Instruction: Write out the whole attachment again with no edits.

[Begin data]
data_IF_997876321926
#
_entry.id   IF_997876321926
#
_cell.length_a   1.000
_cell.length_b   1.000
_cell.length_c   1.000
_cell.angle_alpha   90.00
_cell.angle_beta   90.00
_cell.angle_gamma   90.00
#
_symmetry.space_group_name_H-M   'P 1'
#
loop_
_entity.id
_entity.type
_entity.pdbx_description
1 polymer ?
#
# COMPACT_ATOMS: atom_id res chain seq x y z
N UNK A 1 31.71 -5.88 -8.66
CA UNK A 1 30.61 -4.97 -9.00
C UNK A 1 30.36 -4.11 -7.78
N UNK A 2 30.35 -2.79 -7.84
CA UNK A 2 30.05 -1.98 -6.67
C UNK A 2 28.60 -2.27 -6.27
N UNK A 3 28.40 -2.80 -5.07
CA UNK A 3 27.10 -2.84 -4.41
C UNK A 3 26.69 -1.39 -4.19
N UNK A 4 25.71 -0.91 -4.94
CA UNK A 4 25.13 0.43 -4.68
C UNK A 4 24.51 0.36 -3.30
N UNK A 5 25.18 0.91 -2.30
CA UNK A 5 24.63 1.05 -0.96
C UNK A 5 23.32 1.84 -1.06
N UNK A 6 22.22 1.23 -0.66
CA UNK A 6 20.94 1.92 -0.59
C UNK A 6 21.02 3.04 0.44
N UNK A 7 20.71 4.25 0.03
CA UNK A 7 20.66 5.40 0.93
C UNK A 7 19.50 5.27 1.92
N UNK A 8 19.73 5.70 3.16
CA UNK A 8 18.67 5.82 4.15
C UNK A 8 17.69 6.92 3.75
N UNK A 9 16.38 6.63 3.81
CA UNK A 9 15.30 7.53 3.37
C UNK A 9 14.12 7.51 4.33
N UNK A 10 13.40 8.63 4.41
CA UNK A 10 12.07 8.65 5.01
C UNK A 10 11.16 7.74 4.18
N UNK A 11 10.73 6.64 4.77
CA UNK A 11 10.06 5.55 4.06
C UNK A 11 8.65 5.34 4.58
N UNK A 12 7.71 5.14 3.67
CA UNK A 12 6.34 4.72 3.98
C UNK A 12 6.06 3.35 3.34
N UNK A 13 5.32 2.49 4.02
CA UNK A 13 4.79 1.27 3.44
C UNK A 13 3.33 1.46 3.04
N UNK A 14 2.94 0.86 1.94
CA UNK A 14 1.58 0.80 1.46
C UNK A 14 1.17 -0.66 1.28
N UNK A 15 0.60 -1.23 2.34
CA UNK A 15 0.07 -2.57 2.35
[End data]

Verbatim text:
data_IF_997876321926
#
_entry.id   IF_997876321926
#
_cell.length_a   1.000
_cell.length_b   1.000
_cell.length_c   1.000
_cell.angle_alpha   90.00
_cell.angle_beta   90.00
_cell.angle_gamma   90.00
#
_symmetry.space_group_name_H-M   'P 1'
#
loop_
_entity.id
_entity.type
_entity.pdbx_description
1 polymer ?
#
# COMPACT_ATOMS: atom_id res chain seq x y z
N UNK A 1 31.71 -5.88 -8.66
CA UNK A 1 30.61 -4.97 -9.00
C UNK A 1 30.36 -4.11 -7.78
N UNK A 2 30.35 -2.79 -7.84
CA UNK A 2 30.05 -1.98 -6.67
C UNK A 2 28.60 -2.27 -6.27
N UNK A 3 28.40 -2.80 -5.07
CA UNK A 3 27.10 -2.84 -4.41
C UNK A 3 26.69 -1.39 -4.19
N UNK A 4 25.71 -0.91 -4.94
CA UNK A 4 25.13 0.43 -4.68
C UNK A 4 24.51 0.36 -3.30
N UNK A 5 25.18 0.91 -2.30
CA UNK A 5 24.63 1.05 -0.96
C UNK A 5 23.32 1.84 -1.06
N UNK A 6 22.22 1.23 -0.66
CA UNK A 6 20.94 1.92 -0.59
C UNK A 6 21.02 3.04 0.44
N UNK A 7 20.71 4.25 0.03
CA UNK A 7 20.66 5.40 0.93
C UNK A 7 19.50 5.27 1.92
N UNK A 8 19.73 5.70 3.16
CA UNK A 8 18.67 5.82 4.15
C UNK A 8 17.69 6.92 3.75
N UNK A 9 16.38 6.63 3.81
CA UNK A 9 15.30 7.53 3.37
C UNK A 9 14.12 7.51 4.33
N UNK A 10 13.40 8.63 4.41
CA UNK A 10 12.07 8.65 5.01
C UNK A 10 11.16 7.74 4.18
N UNK A 11 10.73 6.64 4.77
CA UNK A 11 10.06 5.55 4.06
C UNK A 11 8.65 5.34 4.58
N UNK A 12 7.71 5.14 3.67
CA UNK A 12 6.34 4.72 3.98
C UNK A 12 6.06 3.35 3.34
N UNK A 13 5.32 2.49 4.02
CA UNK A 13 4.79 1.27 3.44
C UNK A 13 3.33 1.46 3.04
N UNK A 14 2.94 0.86 1.94
CA UNK A 14 1.58 0.80 1.46
C UNK A 14 1.17 -0.66 1.28
N UNK A 15 0.60 -1.23 2.34
CA UNK A 15 0.07 -2.57 2.35